Dear Friends and Members,
We will see each other at our annual May Congregational Meeting on the 19th when we will once again express ourselves democratically to set the course of our fellowship. These are turbulent times in the larger world beyond our walls, and they spur reflection and anxiety in us all. It was impossible to watch the fire of Notre Dame in Paris and not recall our own building’s destruction thirteen years ago, which plunged us into the debt we are still working to pay off.
Just as people and institutions around the world have contributed to the French, we have been fortunate in receiving the help of others. Many churches, individuals and organizations responded to our call for help – including UU’s across this country, and even overseas.
We received donations from other denominations, too, and must not forget the great generosity of St. Anne’s Episcopal in Washingtonville who lent us their building, gratis, for nearly four years while we rebuilt. We have been fortunate to find members at every pledge level, some willing to lend large sums to finance our new building – plus the astonishing bequest from the late, great Anne Beck.
Nor must we forget the importance of the Birch School to our current budget; they not only make it possible to hire Rev. Chris, but they also fill our space with good use, educating the children of our community five days a week.
The spirit of Life has showered us with blessings! Unfortunately, these blessings seem to be local. On the global scale things are looking dire. We have a president who is unwilling to recognize the true hazards of climate change and the need for action soon. The lives of future generations are at great risk.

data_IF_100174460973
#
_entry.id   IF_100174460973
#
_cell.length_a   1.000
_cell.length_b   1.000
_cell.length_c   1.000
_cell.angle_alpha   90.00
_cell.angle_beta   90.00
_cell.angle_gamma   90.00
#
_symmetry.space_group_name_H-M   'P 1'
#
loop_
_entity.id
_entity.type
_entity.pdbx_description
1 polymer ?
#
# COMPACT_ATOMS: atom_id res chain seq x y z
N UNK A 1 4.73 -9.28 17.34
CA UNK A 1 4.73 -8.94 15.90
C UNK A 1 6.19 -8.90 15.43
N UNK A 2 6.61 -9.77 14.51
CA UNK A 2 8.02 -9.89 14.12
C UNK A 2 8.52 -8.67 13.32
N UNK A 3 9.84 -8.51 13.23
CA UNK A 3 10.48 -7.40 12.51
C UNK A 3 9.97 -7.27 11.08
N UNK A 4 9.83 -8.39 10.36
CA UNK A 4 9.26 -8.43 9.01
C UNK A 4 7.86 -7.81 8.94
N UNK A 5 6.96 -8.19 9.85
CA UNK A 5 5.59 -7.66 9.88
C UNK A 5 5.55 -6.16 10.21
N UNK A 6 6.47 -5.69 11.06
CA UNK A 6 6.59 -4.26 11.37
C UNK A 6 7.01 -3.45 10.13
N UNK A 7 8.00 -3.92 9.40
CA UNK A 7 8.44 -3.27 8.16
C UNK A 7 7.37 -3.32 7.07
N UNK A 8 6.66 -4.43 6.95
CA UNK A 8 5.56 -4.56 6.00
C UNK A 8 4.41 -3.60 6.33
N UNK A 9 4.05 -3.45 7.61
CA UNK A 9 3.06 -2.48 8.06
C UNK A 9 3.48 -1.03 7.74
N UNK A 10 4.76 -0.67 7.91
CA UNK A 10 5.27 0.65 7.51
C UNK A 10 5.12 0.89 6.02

The shameful treatment of migrants at our borders today augers poorly for the floods of displaced persons which will surely come if and when the oceans rise. Our country can become the standard for civilized behavior among the nations of the world and we UU’s are well positioned to offer hope and guidance. This is the time to be proud of our humanitarian principles, unique among the world’s religions.
Our Unitarian Universalism as first conceived by William Ellery Channing two hundred years ago and refined by the generations of ministers and humanists since then could only have arisen in the United States of America. These seven vital principles are echoed in our constitution. They have shaped our national character and won the admiration of the modern world.
The current threats by a few politicians may cause some to doubt our national resolve, but we UUs know that our institutions and traditions are made of stronger stuff. We must not lose heart and strike our colors, but bravely persevere in the face of these stormy times.
We may be only a tiny community of caring Americans, but our chalice holds a flame of hope for our planet and the human race. Can we inspire others to remember the covenant we all hold dear? Let’s try!